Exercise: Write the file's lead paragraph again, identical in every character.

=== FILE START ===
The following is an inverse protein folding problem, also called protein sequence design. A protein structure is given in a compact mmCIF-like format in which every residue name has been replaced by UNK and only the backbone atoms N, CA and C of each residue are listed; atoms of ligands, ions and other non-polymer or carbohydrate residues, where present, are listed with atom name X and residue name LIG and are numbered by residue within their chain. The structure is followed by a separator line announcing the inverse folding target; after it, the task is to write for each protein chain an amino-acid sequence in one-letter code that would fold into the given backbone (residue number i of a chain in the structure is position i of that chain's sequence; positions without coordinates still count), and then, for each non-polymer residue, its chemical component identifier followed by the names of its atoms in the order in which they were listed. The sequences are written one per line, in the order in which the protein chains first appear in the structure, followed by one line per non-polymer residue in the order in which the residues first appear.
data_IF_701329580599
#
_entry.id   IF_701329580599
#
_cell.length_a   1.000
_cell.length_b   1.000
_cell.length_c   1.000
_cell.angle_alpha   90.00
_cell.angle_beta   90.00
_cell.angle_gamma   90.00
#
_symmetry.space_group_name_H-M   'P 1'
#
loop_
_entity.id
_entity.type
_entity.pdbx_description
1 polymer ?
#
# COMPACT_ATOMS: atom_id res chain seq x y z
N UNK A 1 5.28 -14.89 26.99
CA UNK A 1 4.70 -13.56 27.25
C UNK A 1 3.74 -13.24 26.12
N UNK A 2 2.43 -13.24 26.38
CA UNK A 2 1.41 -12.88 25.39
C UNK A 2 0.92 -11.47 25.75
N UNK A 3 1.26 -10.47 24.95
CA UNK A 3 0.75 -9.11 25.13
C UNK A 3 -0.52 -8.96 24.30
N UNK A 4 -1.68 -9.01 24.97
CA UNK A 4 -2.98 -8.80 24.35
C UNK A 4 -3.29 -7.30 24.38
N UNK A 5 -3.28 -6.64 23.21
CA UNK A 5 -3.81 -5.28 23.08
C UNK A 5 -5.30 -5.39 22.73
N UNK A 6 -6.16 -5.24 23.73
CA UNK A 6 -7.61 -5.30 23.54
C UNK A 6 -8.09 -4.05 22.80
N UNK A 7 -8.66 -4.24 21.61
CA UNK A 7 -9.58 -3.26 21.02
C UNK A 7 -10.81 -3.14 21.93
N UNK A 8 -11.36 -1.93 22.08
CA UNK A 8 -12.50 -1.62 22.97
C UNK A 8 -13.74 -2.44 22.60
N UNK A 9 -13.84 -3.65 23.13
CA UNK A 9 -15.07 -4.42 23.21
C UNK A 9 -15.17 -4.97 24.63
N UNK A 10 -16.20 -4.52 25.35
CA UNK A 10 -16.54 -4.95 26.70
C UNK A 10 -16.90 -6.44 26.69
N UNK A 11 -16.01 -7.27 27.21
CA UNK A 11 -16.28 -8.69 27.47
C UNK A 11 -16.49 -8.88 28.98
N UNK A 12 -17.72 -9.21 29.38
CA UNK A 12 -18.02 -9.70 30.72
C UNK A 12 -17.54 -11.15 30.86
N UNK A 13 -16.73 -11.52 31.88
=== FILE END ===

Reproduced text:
The following is an inverse protein folding problem, also called protein sequence design. A protein structure is given in a compact mmCIF-like format in which every residue name has been replaced by UNK and only the backbone atoms N, CA and C of each residue are listed; atoms of ligands, ions and other non-polymer or carbohydrate residues, where present, are listed with atom name X and residue name LIG and are numbered by residue within their chain. The structure is followed by a separator line announcing the inverse folding target; after it, the task is to write for each protein chain an amino-acid sequence in one-letter code that would fold into the given backbone (residue number i of a chain in the structure is position i of that chain's sequence; positions without coordinates still count), and then, for each non-polymer residue, its chemical component identifier followed by the names of its atoms in the order in which they were listed. The sequences are written one per line, in the order in which the protein chains first appear in the structure, followed by one line per non-polymer residue in the order in which the residues first appear.